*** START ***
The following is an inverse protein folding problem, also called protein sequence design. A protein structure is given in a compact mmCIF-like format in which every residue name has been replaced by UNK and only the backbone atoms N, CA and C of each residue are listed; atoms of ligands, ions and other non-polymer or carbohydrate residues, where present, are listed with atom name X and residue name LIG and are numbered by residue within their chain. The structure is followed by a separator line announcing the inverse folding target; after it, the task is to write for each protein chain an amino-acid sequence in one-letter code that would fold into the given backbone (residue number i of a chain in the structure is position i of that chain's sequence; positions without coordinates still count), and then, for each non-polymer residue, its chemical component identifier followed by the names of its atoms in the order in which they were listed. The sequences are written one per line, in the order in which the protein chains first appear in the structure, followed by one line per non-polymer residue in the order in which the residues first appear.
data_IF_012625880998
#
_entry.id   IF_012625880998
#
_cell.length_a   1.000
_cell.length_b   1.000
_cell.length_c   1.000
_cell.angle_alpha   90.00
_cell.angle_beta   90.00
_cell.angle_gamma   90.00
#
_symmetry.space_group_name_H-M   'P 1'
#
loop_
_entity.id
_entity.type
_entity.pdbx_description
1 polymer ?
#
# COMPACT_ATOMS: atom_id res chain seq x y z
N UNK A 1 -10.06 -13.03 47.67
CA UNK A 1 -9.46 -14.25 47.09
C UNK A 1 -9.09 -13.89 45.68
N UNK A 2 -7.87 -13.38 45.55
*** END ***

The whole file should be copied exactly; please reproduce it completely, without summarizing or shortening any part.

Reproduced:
The following is an inverse protein folding problem, also called protein sequence design. A protein structure is given in a compact mmCIF-like format in which every residue name has been replaced by UNK and only the backbone atoms N, CA and C of each residue are listed; atoms of ligands, ions and other non-polymer or carbohydrate residues, where present, are listed with atom name X and residue name LIG and are numbered by residue within their chain. The structure is followed by a separator line announcing the inverse folding target; after it, the task is to write for each protein chain an amino-acid sequence in one-letter code that would fold into the given backbone (residue number i of a chain in the structure is position i of that chain's sequence; positions without coordinates still count), and then, for each non-polymer residue, its chemical component identifier followed by the names of its atoms in the order in which they were listed. The sequences are written one per line, in the order in which the protein chains first appear in the structure, followed by one line per non-polymer residue in the order in which the residues first appear.
data_IF_012625880998
#
_entry.id   IF_012625880998
#
_cell.length_a   1.000
_cell.length_b   1.000
_cell.length_c   1.000
_cell.angle_alpha   90.00
_cell.angle_beta   90.00
_cell.angle_gamma   90.00
#
_symmetry.space_group_name_H-M   'P 1'
#
loop_
_entity.id
_entity.type
_entity.pdbx_description
1 polymer ?
#
# COMPACT_ATOMS: atom_id res chain seq x y z
N UNK A 1 -10.06 -13.03 47.67
CA UNK A 1 -9.46 -14.25 47.09
C UNK A 1 -9.09 -13.89 45.68
N UNK A 2 -7.87 -13.38 45.55